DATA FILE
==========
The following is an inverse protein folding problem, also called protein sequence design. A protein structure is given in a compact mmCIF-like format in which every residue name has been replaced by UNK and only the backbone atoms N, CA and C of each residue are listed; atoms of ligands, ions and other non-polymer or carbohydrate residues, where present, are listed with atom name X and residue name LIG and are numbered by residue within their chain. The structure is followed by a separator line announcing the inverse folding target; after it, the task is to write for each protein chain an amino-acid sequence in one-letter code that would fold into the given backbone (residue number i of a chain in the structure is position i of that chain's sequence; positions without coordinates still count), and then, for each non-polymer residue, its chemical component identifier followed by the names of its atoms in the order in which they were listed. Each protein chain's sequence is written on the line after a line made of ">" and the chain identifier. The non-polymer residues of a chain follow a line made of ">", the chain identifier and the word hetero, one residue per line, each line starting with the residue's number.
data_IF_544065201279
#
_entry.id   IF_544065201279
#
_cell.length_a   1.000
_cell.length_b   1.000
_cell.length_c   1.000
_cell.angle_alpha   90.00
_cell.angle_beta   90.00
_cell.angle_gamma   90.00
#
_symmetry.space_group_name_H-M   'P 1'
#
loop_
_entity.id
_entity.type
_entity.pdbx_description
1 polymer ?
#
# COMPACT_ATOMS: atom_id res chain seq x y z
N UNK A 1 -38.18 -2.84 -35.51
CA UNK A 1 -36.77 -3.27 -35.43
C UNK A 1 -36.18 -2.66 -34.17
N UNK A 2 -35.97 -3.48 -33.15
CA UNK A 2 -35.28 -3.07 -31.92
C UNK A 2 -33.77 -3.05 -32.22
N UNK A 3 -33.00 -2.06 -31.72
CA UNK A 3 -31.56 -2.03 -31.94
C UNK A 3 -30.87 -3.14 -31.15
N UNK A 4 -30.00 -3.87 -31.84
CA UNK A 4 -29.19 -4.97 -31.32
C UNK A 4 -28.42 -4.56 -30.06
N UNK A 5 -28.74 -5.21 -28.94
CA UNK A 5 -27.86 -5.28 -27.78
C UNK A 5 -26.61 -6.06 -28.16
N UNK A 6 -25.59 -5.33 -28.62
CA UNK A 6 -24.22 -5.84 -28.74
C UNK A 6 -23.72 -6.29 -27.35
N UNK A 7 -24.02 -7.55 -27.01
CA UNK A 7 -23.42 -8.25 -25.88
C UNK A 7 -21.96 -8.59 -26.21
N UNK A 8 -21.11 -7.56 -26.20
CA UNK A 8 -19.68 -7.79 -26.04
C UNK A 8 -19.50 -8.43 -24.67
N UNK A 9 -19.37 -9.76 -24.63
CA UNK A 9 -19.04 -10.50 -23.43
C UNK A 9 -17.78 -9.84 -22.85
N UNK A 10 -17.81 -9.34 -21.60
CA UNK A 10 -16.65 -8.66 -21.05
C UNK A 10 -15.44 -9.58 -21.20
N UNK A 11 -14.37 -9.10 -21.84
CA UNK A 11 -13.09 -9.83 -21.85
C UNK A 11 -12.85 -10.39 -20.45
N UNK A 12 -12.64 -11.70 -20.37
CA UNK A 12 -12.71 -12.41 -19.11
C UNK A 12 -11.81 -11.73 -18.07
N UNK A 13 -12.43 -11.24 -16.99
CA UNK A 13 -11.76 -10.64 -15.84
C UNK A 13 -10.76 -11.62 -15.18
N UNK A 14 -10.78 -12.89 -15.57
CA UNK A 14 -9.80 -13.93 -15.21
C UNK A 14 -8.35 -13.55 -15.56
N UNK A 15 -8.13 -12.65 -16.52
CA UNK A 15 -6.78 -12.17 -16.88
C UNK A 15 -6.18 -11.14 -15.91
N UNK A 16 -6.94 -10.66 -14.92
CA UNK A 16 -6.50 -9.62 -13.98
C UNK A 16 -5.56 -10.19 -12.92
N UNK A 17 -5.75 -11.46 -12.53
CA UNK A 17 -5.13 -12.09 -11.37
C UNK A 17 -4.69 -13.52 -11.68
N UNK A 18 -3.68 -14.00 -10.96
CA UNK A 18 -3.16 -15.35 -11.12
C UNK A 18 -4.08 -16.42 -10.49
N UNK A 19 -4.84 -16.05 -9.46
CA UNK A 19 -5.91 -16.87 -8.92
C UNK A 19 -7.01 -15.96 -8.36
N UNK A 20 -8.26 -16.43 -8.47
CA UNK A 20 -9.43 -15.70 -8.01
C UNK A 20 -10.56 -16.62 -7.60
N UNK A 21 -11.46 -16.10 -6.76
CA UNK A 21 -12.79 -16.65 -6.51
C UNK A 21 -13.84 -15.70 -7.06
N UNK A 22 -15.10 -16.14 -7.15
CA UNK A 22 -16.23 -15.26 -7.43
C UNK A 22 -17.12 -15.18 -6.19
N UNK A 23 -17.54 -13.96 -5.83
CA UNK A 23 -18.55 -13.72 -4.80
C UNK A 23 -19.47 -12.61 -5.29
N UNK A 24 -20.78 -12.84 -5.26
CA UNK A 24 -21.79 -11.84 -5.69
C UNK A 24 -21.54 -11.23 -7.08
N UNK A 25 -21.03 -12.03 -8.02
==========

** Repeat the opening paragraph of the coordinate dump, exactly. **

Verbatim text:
The following is an inverse protein folding problem, also called protein sequence design. A protein structure is given in a compact mmCIF-like format in which every residue name has been replaced by UNK and only the backbone atoms N, CA and C of each residue are listed; atoms of ligands, ions and other non-polymer or carbohydrate residues, where present, are listed with atom name X and residue name LIG and are numbered by residue within their chain. The structure is followed by a separator line announcing the inverse folding target; after it, the task is to write for each protein chain an amino-acid sequence in one-letter code that would fold into the given backbone (residue number i of a chain in the structure is position i of that chain's sequence; positions without coordinates still count), and then, for each non-polymer residue, its chemical component identifier followed by the names of its atoms in the order in which they were listed. Each protein chain's sequence is written on the line after a line made of ">" and the chain identifier. The non-polymer residues of a chain follow a line made of ">", the chain identifier and the word hetero, one residue per line, each line starting with the residue's number.